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When Eucharistus was archon at Athens, the Romans elected as consuls Quintus Servilius and Quintus Genucius. During their term of office Philip sent ambassadors to Athens and persuaded the assembly to make peace with him on the ground that he abandoned for all time any claim to Amphipolis.2 [2] Now that he was relieved of the war with the Athenians and had information that the king of the Paeonians, Agis, was dead, he conceived that he had the opportunity to attack the Paeonians. Accordingly, having conducted an expedition into Paeonia and defeated the barbarians in a battle, he compelled the tribe to acknowledge allegiance to the Macedonians. [3] And since the Illyrians were still left as enemies, he was ambitious to defeat them in war also. So, having quickly called an assembly and exhorted his soldiers for the war in a fitting speech, he led an expedition into the Illyrian territory, having no less than ten thousand foot-soldiers and six hundred horsemen. [4] Bardylis,3 the king of the Illyrians, having learned of the presence of the enemy, first dispatched envoys to arrange for a cessation of hostilities on the condition that both sides remained possessed of the cities which they then controlled. But when Philip said that he indeed desired peace but would not, however, concur in that proposal unless the Illyrians should withdraw from all the Macedonian cities, the envoys returned without having accomplished their purpose, and Bardylis, relying upon his previous victories and the gallant conduct of the Illyrians, came out to meet the enemy with his army; and he had ten thousand picked infantry soldiers and about five hundred cavalry. [5] When the armies approached each other and with a great outcry clashed in the battle, Philip, commanding the right wing, which consisted of the flower of the Macedonians serving under him, ordered his cavalry to ride past the ranks of the barbarians and attack them on the flank, while he himself falling on the enemy in a frontal assault began a bitter combat.4 [6] But the Illyrians, forming themselves into a square, courageously entered the fray. And at first for a long while the battle was evenly poised because of the exceeding gallantry displayed on both sides, and as many were slain and still more wounded, the fortune of battle vacillated first one way then the other, being constantly swayed by the valorous deeds of the combatants; but later as the horsemen pressed on from the flank and rear and Philip with the flower of his troops fought with true heroism, the mass of the Illyrians was compelled to take hastily to flight. [7] When the pursuit had been kept up for a considerable distance and many had been slain in their flight, Philip recalled the Macedonians with the trumpet and erecting a trophy of victory buried his own dead, while the Illyrians, having sent ambassadors and withdrawn from all the Macedonian cities, obtained peace. But more than seven thousand Illyrians were slain in this battle.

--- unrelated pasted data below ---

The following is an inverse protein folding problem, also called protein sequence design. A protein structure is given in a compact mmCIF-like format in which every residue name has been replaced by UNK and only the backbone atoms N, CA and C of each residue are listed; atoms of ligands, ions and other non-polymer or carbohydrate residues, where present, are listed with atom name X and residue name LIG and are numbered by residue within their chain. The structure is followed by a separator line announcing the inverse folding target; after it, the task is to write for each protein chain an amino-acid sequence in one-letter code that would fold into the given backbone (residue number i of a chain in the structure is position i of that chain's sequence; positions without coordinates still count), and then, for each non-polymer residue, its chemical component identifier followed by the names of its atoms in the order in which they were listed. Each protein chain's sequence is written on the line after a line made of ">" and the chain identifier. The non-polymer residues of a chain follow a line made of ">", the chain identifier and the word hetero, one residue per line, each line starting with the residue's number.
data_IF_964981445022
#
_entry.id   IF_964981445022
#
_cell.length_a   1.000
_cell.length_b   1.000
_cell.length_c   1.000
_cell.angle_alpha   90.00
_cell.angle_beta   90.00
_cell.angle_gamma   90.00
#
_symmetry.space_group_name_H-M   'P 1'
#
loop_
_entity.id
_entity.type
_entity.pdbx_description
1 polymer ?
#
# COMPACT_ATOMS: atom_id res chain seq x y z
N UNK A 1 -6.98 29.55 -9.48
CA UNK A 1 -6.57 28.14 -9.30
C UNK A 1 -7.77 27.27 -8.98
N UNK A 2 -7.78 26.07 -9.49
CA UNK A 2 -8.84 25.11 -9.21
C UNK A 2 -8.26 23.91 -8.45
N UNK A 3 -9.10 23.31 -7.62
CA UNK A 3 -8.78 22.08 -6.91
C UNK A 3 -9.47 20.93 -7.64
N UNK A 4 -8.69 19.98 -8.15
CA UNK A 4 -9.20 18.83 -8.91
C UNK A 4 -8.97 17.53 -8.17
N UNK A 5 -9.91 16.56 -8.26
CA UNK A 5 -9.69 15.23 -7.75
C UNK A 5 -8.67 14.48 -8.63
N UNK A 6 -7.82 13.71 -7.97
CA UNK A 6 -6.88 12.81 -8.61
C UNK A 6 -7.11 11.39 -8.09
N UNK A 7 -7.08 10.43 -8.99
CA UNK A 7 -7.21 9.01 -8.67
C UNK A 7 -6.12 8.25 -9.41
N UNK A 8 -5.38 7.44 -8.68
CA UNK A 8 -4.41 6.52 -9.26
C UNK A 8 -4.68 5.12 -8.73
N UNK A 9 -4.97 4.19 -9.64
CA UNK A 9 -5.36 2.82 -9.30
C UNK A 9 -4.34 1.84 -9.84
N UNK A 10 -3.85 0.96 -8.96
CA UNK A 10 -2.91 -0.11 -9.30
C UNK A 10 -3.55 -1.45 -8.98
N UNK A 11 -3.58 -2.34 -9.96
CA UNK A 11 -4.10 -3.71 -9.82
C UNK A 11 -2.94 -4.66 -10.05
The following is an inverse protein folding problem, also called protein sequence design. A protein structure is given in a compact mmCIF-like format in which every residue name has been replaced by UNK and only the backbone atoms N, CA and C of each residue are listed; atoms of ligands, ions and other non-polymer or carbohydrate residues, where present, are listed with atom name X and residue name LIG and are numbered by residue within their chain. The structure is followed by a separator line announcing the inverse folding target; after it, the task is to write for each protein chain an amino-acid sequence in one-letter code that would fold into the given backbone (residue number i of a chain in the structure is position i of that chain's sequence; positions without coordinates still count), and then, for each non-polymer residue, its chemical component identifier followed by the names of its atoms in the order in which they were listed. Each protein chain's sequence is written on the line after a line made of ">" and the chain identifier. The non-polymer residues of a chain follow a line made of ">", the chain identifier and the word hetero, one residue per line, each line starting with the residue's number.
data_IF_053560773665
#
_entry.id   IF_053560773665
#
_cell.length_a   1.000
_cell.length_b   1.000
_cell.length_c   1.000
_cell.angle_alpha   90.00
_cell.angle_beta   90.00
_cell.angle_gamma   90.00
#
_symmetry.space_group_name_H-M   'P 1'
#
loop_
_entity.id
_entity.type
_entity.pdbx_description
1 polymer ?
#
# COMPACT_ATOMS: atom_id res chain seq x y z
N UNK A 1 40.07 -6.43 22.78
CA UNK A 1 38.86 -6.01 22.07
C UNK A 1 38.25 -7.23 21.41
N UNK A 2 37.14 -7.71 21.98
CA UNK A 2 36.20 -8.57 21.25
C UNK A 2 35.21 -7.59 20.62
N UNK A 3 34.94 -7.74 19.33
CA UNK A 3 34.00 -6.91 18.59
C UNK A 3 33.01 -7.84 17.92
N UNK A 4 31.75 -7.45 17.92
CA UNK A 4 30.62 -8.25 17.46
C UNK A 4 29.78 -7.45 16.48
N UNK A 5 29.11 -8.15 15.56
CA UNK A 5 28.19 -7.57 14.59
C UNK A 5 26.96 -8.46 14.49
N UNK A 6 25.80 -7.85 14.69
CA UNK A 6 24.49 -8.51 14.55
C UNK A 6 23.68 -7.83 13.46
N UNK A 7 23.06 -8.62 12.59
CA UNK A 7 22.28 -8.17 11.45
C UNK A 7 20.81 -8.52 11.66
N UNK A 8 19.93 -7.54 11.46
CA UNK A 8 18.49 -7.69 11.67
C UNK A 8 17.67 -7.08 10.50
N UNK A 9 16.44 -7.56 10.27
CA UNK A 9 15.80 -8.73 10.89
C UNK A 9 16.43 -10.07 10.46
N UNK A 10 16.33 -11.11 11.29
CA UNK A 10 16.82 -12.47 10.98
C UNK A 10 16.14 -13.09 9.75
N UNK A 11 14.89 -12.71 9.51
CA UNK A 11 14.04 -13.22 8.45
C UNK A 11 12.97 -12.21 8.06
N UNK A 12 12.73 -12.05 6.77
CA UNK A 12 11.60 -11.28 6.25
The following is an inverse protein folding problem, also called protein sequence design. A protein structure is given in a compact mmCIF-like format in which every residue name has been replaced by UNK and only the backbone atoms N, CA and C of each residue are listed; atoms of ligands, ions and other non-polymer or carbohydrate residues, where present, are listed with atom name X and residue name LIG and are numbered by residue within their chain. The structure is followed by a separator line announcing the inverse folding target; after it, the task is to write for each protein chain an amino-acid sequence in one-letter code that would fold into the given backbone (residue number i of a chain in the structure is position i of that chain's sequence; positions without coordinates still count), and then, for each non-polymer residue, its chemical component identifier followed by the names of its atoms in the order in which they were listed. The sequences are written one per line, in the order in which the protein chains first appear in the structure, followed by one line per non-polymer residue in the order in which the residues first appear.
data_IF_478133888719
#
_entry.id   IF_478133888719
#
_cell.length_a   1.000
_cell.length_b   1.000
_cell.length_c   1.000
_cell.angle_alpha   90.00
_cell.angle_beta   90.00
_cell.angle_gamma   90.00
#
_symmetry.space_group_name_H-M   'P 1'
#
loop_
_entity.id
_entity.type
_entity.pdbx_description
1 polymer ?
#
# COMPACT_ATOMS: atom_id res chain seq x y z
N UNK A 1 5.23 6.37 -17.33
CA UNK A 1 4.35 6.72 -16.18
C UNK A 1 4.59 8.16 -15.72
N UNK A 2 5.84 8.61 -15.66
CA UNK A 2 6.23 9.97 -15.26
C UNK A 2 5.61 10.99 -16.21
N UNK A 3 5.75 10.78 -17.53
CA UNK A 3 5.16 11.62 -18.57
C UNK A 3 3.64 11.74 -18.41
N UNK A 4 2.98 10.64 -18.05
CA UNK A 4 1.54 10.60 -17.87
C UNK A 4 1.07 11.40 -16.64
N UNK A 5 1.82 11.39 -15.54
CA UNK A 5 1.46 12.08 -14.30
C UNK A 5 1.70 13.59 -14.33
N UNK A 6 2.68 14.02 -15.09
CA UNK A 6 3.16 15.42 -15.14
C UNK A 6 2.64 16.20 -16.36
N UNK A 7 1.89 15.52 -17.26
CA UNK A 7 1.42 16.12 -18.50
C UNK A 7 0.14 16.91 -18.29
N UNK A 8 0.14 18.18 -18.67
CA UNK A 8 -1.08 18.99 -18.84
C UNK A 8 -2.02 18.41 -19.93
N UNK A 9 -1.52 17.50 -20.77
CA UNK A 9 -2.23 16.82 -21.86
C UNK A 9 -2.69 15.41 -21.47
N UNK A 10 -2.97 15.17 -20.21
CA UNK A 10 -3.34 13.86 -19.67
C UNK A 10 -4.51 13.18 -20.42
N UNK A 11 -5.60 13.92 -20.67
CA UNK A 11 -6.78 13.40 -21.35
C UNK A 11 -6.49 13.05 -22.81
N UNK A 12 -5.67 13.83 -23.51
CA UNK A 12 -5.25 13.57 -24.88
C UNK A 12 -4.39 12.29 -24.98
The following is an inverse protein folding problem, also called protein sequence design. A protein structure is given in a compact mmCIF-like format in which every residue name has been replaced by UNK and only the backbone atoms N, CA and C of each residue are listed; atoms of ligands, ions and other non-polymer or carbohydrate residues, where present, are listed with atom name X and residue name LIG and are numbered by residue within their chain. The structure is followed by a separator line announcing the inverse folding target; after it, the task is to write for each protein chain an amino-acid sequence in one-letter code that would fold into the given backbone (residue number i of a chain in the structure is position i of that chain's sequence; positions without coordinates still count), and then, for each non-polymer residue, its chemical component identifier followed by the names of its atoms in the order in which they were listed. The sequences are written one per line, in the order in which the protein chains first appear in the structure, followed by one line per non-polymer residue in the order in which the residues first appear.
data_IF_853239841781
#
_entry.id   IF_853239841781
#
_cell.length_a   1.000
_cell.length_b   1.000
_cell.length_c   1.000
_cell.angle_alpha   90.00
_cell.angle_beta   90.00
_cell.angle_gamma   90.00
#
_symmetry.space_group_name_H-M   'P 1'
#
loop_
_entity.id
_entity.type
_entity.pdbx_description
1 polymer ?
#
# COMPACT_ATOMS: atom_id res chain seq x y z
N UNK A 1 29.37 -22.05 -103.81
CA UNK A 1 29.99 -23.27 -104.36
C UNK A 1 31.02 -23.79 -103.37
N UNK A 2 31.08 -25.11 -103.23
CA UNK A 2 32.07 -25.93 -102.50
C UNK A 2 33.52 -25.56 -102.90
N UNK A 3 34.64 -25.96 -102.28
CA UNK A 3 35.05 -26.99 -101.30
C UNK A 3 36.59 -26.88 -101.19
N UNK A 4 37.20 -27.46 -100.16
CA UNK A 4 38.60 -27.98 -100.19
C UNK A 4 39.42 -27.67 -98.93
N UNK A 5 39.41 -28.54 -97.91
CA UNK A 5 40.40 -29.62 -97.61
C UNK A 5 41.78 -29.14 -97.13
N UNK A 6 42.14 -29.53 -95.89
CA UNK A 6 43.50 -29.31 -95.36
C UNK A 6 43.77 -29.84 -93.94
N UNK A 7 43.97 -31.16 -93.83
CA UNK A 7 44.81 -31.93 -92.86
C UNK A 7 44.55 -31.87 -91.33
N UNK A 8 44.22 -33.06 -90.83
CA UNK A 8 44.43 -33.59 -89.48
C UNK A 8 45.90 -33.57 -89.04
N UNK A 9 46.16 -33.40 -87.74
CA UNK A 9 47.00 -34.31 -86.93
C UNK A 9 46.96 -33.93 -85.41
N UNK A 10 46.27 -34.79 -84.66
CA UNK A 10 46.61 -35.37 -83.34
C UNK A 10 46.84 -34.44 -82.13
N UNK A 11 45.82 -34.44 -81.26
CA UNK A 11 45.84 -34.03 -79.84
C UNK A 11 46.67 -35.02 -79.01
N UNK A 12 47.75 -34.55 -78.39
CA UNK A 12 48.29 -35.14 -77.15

1 359/8 B.C.

2 See note on chap. 3.3.

3 For the power of this king see chap. 2.5.

4 See chap. 8.1; Justin 7.6.7 and Frontinus Strat. 2.3.2. Beloch has a critical account of this battle, which he places near Monastir, in Griechische Geschichte (2), 3.1.226, note 2. He believes that the plan of battle was Parmenio's.

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